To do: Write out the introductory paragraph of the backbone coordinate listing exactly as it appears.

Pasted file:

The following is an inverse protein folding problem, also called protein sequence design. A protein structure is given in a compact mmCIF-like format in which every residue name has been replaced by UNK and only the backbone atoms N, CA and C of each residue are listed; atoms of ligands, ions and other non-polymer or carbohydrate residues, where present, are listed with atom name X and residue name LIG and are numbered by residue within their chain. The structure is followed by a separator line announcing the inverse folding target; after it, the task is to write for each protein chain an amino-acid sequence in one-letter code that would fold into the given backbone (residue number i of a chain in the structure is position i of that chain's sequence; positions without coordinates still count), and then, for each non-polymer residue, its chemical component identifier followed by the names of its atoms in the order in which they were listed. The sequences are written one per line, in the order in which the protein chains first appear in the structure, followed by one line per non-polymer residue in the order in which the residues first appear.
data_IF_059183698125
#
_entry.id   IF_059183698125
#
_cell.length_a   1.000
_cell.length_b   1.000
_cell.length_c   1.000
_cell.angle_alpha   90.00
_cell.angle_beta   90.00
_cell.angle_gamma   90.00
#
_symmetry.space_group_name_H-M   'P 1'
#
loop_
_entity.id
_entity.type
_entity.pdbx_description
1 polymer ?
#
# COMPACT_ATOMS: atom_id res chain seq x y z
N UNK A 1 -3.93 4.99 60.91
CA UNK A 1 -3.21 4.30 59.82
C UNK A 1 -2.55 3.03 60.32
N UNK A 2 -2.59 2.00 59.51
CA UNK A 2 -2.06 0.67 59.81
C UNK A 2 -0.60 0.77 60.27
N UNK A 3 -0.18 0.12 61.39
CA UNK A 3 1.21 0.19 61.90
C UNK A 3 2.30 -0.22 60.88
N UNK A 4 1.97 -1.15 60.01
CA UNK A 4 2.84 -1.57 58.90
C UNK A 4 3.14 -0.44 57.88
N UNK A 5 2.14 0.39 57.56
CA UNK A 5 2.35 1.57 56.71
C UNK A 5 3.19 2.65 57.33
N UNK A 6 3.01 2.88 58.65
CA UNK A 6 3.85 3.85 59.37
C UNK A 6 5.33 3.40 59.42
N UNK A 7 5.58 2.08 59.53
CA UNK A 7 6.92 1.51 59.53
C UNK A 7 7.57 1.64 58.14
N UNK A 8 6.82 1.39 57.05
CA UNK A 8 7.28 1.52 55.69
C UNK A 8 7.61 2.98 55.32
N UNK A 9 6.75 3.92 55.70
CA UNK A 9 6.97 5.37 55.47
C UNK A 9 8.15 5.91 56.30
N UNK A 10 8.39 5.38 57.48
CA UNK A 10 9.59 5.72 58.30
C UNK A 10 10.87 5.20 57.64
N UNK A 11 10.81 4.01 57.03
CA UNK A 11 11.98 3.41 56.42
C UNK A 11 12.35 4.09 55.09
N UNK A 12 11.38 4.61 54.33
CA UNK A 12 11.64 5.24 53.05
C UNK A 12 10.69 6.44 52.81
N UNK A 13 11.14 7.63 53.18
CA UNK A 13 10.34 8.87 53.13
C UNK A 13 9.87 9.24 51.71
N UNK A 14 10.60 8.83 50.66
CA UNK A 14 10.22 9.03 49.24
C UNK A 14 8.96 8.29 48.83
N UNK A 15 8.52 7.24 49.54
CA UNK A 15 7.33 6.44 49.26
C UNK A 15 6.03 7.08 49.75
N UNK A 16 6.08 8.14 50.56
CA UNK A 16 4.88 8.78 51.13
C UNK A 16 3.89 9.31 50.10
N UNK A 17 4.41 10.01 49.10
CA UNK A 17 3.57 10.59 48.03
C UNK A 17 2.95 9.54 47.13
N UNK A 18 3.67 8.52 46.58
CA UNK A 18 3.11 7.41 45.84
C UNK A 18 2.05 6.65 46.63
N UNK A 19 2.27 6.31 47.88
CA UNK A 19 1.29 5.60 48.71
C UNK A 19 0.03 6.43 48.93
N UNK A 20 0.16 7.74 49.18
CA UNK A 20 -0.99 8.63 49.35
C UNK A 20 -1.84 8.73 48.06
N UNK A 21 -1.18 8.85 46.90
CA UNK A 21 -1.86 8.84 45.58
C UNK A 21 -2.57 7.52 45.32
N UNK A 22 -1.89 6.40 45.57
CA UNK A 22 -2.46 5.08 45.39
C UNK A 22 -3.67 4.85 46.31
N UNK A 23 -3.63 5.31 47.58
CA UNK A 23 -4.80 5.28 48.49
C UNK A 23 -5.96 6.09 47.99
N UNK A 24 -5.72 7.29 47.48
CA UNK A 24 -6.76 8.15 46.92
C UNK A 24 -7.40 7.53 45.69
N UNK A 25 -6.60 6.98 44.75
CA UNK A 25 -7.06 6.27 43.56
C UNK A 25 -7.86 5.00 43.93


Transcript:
The following is an inverse protein folding problem, also called protein sequence design. A protein structure is given in a compact mmCIF-like format in which every residue name has been replaced by UNK and only the backbone atoms N, CA and C of each residue are listed; atoms of ligands, ions and other non-polymer or carbohydrate residues, where present, are listed with atom name X and residue name LIG and are numbered by residue within their chain. The structure is followed by a separator line announcing the inverse folding target; after it, the task is to write for each protein chain an amino-acid sequence in one-letter code that would fold into the given backbone (residue number i of a chain in the structure is position i of that chain's sequence; positions without coordinates still count), and then, for each non-polymer residue, its chemical component identifier followed by the names of its atoms in the order in which they were listed. The sequences are written one per line, in the order in which the protein chains first appear in the structure, followed by one line per non-polymer residue in the order in which the residues first appear.